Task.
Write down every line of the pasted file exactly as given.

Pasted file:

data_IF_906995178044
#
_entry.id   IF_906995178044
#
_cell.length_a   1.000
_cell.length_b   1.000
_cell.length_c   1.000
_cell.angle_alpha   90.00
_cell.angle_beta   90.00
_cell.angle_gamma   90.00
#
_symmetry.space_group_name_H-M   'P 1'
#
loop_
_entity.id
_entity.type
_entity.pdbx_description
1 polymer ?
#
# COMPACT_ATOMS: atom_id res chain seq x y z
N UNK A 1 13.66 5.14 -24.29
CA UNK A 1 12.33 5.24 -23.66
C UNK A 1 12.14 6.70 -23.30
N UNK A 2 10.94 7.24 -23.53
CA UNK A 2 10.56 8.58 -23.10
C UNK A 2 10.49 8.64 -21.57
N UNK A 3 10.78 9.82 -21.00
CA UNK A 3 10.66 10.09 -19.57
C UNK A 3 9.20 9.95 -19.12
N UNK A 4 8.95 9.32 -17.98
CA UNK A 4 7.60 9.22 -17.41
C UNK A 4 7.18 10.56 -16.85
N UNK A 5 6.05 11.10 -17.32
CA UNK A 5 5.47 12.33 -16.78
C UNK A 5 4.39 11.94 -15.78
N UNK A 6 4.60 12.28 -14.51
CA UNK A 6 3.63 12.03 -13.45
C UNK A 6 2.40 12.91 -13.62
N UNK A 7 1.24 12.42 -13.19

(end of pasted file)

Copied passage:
data_IF_906995178044
#
_entry.id   IF_906995178044
#
_cell.length_a   1.000
_cell.length_b   1.000
_cell.length_c   1.000
_cell.angle_alpha   90.00
_cell.angle_beta   90.00
_cell.angle_gamma   90.00
#
_symmetry.space_group_name_H-M   'P 1'
#
loop_
_entity.id
_entity.type
_entity.pdbx_description
1 polymer ?
#
# COMPACT_ATOMS: atom_id res chain seq x y z
N UNK A 1 13.66 5.14 -24.29
CA UNK A 1 12.33 5.24 -23.66
C UNK A 1 12.14 6.70 -23.30
N UNK A 2 10.94 7.24 -23.53
CA UNK A 2 10.56 8.58 -23.10
C UNK A 2 10.49 8.64 -21.57
N UNK A 3 10.78 9.82 -21.00
CA UNK A 3 10.66 10.09 -19.57
C UNK A 3 9.20 9.95 -19.12
N UNK A 4 8.95 9.32 -17.98
CA UNK A 4 7.60 9.22 -17.41
C UNK A 4 7.18 10.56 -16.85
N UNK A 5 6.05 11.10 -17.32
CA UNK A 5 5.47 12.33 -16.78
C UNK A 5 4.39 11.94 -15.78
N UNK A 6 4.60 12.28 -14.51
CA UNK A 6 3.63 12.03 -13.45
C UNK A 6 2.40 12.91 -13.62
N UNK A 7 1.24 12.42 -13.19